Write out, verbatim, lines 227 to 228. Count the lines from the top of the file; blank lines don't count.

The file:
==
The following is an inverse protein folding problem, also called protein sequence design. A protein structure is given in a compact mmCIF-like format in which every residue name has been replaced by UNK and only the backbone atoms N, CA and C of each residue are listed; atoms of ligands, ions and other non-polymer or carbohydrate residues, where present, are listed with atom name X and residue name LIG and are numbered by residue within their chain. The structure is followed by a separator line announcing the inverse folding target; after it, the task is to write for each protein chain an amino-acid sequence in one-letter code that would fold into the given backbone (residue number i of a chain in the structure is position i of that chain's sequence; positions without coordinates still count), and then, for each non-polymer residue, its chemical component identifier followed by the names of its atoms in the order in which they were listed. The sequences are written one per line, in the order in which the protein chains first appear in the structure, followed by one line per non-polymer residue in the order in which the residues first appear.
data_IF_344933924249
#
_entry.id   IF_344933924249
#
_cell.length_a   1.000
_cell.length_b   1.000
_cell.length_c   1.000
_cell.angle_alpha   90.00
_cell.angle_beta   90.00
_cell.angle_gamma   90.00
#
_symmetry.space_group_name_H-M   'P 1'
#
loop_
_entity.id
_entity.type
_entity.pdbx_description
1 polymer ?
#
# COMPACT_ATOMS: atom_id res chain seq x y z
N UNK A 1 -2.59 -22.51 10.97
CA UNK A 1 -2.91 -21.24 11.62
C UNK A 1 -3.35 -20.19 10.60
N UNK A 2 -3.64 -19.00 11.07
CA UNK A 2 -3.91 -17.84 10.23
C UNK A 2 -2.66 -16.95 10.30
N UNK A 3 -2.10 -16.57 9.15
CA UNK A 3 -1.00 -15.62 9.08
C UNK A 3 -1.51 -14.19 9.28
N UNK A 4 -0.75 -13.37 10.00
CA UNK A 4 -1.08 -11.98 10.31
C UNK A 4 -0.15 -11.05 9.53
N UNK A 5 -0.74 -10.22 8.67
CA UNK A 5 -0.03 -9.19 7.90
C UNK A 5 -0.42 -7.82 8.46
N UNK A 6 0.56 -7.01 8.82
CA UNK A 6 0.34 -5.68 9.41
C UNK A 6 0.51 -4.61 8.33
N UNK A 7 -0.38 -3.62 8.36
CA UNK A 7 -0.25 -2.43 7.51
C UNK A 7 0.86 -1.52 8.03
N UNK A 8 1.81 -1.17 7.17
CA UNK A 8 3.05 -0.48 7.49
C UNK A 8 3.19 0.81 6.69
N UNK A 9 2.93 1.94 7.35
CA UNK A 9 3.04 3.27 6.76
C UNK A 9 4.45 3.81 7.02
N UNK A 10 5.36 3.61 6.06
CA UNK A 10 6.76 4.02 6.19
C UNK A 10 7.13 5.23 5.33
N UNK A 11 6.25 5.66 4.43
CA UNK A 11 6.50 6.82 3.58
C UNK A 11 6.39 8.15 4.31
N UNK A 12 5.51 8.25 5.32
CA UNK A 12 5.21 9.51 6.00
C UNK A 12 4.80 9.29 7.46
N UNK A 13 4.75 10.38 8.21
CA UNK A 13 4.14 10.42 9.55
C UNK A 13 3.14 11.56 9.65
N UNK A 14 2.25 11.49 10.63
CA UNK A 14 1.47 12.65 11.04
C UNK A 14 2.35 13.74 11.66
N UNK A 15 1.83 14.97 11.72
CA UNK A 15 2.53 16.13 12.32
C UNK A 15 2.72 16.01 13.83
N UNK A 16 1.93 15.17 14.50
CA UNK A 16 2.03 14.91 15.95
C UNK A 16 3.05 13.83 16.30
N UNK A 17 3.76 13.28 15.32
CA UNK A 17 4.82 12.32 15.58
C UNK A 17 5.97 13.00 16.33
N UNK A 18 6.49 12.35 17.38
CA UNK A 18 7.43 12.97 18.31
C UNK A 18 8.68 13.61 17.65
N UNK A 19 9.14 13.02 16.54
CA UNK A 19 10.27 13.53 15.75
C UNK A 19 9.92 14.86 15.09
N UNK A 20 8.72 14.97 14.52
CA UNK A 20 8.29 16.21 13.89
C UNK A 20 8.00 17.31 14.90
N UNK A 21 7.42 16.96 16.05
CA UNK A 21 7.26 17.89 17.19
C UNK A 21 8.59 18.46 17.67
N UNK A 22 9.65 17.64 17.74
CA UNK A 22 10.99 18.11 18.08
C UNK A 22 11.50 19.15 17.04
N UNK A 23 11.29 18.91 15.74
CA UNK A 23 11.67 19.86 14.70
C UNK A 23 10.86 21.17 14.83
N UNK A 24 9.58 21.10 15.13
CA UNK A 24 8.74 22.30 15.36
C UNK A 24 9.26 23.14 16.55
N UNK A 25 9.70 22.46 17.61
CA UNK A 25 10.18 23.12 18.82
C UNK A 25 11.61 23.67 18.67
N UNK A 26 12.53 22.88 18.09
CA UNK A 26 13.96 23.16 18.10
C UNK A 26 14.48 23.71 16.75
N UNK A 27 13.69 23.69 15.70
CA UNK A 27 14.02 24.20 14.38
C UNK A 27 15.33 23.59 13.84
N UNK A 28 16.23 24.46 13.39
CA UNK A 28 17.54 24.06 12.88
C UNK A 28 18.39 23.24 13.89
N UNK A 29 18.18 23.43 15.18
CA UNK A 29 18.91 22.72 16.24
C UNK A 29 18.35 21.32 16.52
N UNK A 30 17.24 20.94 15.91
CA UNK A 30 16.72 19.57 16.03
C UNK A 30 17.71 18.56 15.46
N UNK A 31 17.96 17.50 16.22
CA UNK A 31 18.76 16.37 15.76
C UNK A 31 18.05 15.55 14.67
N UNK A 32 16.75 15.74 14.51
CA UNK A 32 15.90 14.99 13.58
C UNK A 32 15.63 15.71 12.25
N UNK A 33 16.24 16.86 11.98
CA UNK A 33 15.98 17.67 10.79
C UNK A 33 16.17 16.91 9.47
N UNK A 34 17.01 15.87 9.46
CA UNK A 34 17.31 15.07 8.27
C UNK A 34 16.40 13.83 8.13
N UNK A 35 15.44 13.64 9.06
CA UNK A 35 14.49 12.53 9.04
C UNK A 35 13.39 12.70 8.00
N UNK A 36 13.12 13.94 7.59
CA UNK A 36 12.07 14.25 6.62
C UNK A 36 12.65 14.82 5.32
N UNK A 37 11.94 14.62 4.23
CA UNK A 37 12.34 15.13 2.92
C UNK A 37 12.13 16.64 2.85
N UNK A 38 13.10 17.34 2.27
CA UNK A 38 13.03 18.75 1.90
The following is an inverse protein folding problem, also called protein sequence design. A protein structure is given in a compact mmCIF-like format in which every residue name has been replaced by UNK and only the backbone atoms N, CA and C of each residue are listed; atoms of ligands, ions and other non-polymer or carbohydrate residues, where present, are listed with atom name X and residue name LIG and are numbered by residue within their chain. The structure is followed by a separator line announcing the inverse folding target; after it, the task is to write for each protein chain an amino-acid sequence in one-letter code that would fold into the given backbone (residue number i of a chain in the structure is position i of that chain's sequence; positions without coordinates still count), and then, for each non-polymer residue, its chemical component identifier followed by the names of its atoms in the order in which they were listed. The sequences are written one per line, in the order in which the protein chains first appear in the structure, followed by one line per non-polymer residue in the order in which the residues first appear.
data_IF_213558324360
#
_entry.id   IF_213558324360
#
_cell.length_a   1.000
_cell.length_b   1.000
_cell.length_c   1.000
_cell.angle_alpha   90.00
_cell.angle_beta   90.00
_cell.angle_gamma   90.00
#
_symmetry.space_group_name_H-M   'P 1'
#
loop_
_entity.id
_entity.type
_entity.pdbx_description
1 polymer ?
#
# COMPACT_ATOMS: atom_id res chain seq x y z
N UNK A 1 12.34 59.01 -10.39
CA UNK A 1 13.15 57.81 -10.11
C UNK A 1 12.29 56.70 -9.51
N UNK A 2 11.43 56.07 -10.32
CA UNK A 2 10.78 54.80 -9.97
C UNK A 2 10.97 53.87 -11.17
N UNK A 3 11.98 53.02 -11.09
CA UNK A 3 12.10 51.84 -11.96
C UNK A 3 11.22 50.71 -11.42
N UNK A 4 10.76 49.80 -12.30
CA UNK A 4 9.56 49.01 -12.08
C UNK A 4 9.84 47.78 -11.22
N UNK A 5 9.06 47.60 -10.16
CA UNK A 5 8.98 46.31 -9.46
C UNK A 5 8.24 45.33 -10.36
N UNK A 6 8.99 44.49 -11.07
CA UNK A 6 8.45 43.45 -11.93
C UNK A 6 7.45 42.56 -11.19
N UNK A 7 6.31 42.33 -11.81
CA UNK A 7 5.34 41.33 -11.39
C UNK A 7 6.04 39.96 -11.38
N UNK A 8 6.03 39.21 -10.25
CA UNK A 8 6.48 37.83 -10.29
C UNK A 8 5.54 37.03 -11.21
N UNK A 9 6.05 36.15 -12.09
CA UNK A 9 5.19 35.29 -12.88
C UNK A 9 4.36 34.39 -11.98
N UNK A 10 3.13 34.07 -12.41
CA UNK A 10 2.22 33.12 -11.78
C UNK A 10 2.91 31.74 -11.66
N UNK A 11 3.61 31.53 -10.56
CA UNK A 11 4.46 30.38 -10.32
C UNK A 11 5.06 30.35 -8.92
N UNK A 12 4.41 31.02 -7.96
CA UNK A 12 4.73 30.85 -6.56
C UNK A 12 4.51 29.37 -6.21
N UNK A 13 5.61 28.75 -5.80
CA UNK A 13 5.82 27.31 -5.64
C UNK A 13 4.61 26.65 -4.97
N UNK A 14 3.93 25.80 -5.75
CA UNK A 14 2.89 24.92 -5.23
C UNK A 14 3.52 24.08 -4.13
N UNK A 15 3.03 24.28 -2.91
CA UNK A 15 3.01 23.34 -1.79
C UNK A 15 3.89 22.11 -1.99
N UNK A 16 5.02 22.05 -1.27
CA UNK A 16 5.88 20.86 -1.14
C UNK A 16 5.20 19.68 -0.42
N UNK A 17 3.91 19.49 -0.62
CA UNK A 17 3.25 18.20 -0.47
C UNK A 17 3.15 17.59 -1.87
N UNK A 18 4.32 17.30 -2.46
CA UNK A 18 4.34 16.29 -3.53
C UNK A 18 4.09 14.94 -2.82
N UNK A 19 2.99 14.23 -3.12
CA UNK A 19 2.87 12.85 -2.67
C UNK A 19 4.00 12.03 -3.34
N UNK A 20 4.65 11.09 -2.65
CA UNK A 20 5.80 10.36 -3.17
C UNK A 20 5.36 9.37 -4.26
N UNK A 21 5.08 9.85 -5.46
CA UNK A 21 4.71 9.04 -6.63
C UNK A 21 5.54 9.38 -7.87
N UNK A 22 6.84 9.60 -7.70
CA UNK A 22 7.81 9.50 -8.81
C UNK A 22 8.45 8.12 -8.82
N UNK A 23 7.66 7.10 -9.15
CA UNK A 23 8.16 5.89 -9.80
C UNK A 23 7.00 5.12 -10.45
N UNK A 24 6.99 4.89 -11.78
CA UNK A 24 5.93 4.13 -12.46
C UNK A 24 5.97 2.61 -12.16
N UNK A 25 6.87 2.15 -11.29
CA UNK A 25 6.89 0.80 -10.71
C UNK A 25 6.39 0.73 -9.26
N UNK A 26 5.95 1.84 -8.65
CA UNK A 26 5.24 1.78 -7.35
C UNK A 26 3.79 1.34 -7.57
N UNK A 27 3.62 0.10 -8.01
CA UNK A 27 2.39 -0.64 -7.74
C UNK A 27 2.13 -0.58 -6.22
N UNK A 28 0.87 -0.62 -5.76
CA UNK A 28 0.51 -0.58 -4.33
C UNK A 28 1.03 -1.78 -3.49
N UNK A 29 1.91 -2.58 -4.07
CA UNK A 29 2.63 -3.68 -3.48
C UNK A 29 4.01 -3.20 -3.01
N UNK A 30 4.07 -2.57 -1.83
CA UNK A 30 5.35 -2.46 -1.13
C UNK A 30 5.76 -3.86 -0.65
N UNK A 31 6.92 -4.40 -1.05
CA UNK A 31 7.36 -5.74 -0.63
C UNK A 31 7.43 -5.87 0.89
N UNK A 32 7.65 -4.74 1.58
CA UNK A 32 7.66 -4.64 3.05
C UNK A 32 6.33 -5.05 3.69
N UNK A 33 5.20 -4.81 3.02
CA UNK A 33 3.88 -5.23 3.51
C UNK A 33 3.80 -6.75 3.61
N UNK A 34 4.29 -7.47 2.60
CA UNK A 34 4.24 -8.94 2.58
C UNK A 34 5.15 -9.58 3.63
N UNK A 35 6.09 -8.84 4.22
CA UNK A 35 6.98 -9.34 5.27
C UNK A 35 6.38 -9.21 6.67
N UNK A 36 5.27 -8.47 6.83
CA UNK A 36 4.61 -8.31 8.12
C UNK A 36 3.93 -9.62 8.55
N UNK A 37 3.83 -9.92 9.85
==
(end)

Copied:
C UNK A 24 5.97 2.61 -12.16
N UNK A 25 6.87 2.15 -11.29